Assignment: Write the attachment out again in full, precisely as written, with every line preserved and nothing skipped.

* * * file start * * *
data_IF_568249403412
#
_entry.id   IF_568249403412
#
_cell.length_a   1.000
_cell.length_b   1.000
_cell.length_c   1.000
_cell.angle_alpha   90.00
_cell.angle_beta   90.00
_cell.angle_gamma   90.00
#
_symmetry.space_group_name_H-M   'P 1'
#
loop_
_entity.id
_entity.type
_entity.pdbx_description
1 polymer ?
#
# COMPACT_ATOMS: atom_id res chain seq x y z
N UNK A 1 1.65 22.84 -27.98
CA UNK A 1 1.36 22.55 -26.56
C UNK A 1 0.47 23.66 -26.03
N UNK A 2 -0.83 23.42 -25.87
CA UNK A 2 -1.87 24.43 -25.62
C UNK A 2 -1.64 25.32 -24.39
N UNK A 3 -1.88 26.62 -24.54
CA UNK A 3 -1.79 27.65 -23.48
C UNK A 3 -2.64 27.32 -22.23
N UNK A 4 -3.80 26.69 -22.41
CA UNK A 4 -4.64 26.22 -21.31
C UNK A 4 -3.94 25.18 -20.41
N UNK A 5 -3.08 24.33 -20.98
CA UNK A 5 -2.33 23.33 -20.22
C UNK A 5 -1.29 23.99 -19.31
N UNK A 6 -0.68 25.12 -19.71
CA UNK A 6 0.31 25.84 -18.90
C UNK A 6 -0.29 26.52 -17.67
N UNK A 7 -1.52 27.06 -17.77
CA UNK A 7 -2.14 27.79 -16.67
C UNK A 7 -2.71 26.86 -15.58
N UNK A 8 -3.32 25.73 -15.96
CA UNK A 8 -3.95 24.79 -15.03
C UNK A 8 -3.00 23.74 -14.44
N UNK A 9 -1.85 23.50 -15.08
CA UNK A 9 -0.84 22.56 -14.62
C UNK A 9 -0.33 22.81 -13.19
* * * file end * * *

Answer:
data_IF_568249403412
#
_entry.id   IF_568249403412
#
_cell.length_a   1.000
_cell.length_b   1.000
_cell.length_c   1.000
_cell.angle_alpha   90.00
_cell.angle_beta   90.00
_cell.angle_gamma   90.00
#
_symmetry.space_group_name_H-M   'P 1'
#
loop_
_entity.id
_entity.type
_entity.pdbx_description
1 polymer ?
#
# COMPACT_ATOMS: atom_id res chain seq x y z
N UNK A 1 1.65 22.84 -27.98
CA UNK A 1 1.36 22.55 -26.56
C UNK A 1 0.47 23.66 -26.03
N UNK A 2 -0.83 23.42 -25.87
CA UNK A 2 -1.87 24.43 -25.62
C UNK A 2 -1.64 25.32 -24.39
N UNK A 3 -1.88 26.62 -24.54
CA UNK A 3 -1.79 27.65 -23.48
C UNK A 3 -2.64 27.32 -22.23
N UNK A 4 -3.80 26.69 -22.41
CA UNK A 4 -4.64 26.22 -21.31
C UNK A 4 -3.94 25.18 -20.41
N UNK A 5 -3.08 24.33 -20.98
CA UNK A 5 -2.33 23.33 -20.22
C UNK A 5 -1.29 23.99 -19.31
N UNK A 6 -0.68 25.12 -19.71
CA UNK A 6 0.31 25.84 -18.90
C UNK A 6 -0.29 26.52 -17.67
N UNK A 7 -1.52 27.06 -17.77
CA UNK A 7 -2.14 27.79 -16.67
C UNK A 7 -2.71 26.86 -15.58
N UNK A 8 -3.32 25.73 -15.96
CA UNK A 8 -3.95 24.79 -15.03
C UNK A 8 -3.00 23.74 -14.44
N UNK A 9 -1.85 23.50 -15.08
CA UNK A 9 -0.84 22.56 -14.62
C UNK A 9 -0.33 22.81 -13.19